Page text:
ICC is calling upon governments to resolve customs challenges faced by small businesses by adopting concrete measures.
COVID-19 has severely disrupted supply chains around the world with businesses of all sizes still coming to grips with border closures, trade restrictions, travel bans, and necessary public lockdowns. Despite the gradual re-opening of many economies, formidable logistical challenges remain and are likely to become the “new normal” for businesses.
In response to these uncertain trade conditions created by COVID-19, ICC is calling upon governments and customs authorities to adopt concrete measures designed specifically to help small- and medium-sized enterprises (SMEs). Relying upon the expertise of ICC’s extensive global network in over 100 countries, the latest ICC recommendations outline customs hurdles and challenges faced by SMEs in the wake of COVID-19, such as reduced hours of operations at customs offices, classification requirements for essential goods and the restriction of non-essential trade.
ICC Secretary General John W.H. Denton AO said: “Small business has been particularly hard hit by the introduction of new and unexpected customs requirements in many countries. Delays at the border, increased transportation costs and opaque and constantly changing regulations from a whole raft of government agencies have made trading internationally even harder for SMEs.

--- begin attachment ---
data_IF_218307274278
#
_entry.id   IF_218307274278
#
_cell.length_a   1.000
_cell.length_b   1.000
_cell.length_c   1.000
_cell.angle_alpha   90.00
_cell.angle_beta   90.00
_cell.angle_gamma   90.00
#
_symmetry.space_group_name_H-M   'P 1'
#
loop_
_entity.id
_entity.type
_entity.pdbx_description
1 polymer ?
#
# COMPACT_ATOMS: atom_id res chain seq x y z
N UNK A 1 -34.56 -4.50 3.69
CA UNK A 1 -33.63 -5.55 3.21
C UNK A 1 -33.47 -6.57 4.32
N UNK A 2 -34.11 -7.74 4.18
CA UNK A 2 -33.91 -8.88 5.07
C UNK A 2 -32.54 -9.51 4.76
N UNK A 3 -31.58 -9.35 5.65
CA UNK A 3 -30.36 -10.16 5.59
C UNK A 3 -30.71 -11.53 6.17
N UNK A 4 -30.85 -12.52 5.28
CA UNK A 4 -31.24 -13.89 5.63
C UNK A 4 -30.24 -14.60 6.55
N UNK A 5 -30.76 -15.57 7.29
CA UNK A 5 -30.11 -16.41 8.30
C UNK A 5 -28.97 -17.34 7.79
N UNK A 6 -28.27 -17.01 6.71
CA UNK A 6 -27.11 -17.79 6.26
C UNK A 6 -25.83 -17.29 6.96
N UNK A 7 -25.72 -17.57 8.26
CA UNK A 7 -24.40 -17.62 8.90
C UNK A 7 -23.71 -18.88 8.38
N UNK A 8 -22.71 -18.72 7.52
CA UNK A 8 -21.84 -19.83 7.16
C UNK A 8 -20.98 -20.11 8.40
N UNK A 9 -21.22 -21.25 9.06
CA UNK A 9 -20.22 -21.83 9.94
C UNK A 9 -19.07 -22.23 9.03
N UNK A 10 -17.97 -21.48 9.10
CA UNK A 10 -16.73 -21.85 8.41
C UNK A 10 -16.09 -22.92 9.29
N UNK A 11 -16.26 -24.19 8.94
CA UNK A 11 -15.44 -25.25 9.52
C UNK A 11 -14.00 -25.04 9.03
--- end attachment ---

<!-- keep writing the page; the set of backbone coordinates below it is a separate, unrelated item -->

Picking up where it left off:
“Governments must adopt truly whole-of-government approaches to ensure that COVID-19 regulations do not have unintended consequences at the border which would exacerbate these difficulties. ICC has proposed an international agenda for customs agencies based on observed best practices in order to save our SMEs, protect global value chains and safely keep trade flowing. We look forward to working with governments and customs agencies the world over to enable us to emerge from this pandemic.”
The ICC recommendations also outline best practices for governments and customs authorities to strike a balance between necessary health measures and trade facilitation. Most notably, ICC calls upon customs authorities to adopt risk-based approach to compliance management and encourages the adoption of electronic documentation in place of paper-based processes. Given SMEs form critical links in global value chains, policymakers must prioritise these measures to save SMEs, both to ensure the delivery of essential goods and services and to rebuild shattered economies.
Recognising the interconnectedness of global trade, the paper recommends the creation of an international agenda for customs agencies to assist SMEs as they continue to weather the consequences of COVID-19. From coordinating with neighbouring countries to sharing lessons with the World Customs Organization (WCO), the paper provides considerations aimed at strengthening multilateral processes related to customs policies.
The recommendations on customs measures are the latest resource in ICC’s urgent call to Save Our SMEs, a global, multistakeholder campaign to combat the economic repercussions of COVID-19.
Download ICC’s Customs Measures to Save Our SMEs now.
For more information on ICC’s Save Our SMEs campaign, visit sos.iccwbo.org now.
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